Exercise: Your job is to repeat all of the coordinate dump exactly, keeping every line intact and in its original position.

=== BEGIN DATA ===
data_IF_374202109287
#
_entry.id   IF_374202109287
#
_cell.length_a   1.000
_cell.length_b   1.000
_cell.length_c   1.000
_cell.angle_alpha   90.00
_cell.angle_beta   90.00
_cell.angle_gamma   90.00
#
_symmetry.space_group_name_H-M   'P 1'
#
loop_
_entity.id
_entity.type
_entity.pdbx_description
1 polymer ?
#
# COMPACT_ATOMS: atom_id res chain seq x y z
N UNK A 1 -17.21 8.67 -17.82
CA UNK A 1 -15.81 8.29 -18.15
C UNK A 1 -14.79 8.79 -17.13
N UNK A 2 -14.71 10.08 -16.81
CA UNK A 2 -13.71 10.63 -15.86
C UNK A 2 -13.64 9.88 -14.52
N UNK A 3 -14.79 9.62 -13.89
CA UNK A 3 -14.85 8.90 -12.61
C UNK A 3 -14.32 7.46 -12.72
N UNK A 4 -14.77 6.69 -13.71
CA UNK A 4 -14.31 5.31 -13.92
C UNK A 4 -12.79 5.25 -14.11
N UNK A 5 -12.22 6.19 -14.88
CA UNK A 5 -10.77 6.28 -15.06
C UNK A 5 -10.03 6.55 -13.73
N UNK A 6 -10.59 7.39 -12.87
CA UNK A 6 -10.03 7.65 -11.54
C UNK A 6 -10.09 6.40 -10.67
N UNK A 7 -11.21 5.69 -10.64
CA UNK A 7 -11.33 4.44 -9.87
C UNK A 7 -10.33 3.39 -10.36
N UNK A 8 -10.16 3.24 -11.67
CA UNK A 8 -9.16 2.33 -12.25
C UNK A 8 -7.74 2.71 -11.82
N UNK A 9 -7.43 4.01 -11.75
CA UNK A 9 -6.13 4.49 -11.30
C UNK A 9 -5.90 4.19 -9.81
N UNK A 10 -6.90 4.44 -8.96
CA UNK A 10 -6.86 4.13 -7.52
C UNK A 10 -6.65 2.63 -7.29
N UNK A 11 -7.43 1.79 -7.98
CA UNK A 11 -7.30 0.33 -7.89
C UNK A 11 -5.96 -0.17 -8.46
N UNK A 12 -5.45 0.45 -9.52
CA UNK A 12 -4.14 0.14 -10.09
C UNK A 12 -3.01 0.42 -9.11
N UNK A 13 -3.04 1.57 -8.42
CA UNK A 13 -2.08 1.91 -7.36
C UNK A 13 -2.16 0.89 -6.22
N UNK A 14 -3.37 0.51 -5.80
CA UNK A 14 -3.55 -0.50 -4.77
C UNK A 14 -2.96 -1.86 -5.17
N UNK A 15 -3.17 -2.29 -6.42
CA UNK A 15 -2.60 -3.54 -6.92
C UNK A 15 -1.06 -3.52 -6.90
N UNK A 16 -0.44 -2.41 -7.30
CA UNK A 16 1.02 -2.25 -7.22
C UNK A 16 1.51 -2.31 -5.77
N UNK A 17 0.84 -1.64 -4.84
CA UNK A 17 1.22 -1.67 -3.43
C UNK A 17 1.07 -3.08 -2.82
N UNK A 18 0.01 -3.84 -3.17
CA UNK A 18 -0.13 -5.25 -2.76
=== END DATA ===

data_IF_374202109287
#
_entry.id   IF_374202109287
#
_cell.length_a   1.000
_cell.length_b   1.000
_cell.length_c   1.000
_cell.angle_alpha   90.00
_cell.angle_beta   90.00
_cell.angle_gamma   90.00
#
_symmetry.space_group_name_H-M   'P 1'
#
loop_
_entity.id
_entity.type
_entity.pdbx_description
1 polymer ?
#
# COMPACT_ATOMS: atom_id res chain seq x y z
N UNK A 1 -17.21 8.67 -17.82
CA UNK A 1 -15.81 8.29 -18.15
C UNK A 1 -14.79 8.79 -17.13
N UNK A 2 -14.71 10.08 -16.81
CA UNK A 2 -13.71 10.63 -15.86
C UNK A 2 -13.64 9.88 -14.52
N UNK A 3 -14.79 9.62 -13.89
CA UNK A 3 -14.85 8.90 -12.61
C UNK A 3 -14.32 7.46 -12.72
N UNK A 4 -14.77 6.69 -13.71
CA UNK A 4 -14.31 5.31 -13.92
C UNK A 4 -12.79 5.25 -14.11
N UNK A 5 -12.22 6.19 -14.88
CA UNK A 5 -10.77 6.28 -15.06
C UNK A 5 -10.03 6.55 -13.73
N UNK A 6 -10.59 7.39 -12.87
CA UNK A 6 -10.03 7.65 -11.54
C UNK A 6 -10.09 6.40 -10.67
N UNK A 7 -11.21 5.69 -10.64
CA UNK A 7 -11.33 4.44 -9.87
C UNK A 7 -10.33 3.39 -10.36
N UNK A 8 -10.16 3.24 -11.67
CA UNK A 8 -9.16 2.33 -12.25
C UNK A 8 -7.74 2.71 -11.82
N UNK A 9 -7.43 4.01 -11.75
CA UNK A 9 -6.13 4.49 -11.30
C UNK A 9 -5.90 4.19 -9.81
N UNK A 10 -6.90 4.44 -8.96
CA UNK A 10 -6.86 4.13 -7.52
C UNK A 10 -6.65 2.63 -7.29
N UNK A 11 -7.43 1.79 -7.98
CA UNK A 11 -7.30 0.33 -7.89
C UNK A 11 -5.96 -0.17 -8.46
N UNK A 12 -5.45 0.45 -9.52
CA UNK A 12 -4.14 0.14 -10.09
C UNK A 12 -3.01 0.42 -9.11
N UNK A 13 -3.04 1.57 -8.42
CA UNK A 13 -2.08 1.91 -7.36
C UNK A 13 -2.16 0.89 -6.22
N UNK A 14 -3.37 0.51 -5.80
CA UNK A 14 -3.55 -0.50 -4.77
C UNK A 14 -2.96 -1.86 -5.17
N UNK A 15 -3.17 -2.29 -6.42
CA UNK A 15 -2.60 -3.54 -6.92
C UNK A 15 -1.06 -3.52 -6.90
N UNK A 16 -0.44 -2.41 -7.30
CA UNK A 16 1.02 -2.25 -7.22
C UNK A 16 1.51 -2.31 -5.77
N UNK A 17 0.84 -1.64 -4.84
CA UNK A 17 1.22 -1.67 -3.43
C UNK A 17 1.07 -3.08 -2.82
N UNK A 18 0.01 -3.84 -3.17
CA UNK A 18 -0.13 -5.25 -2.76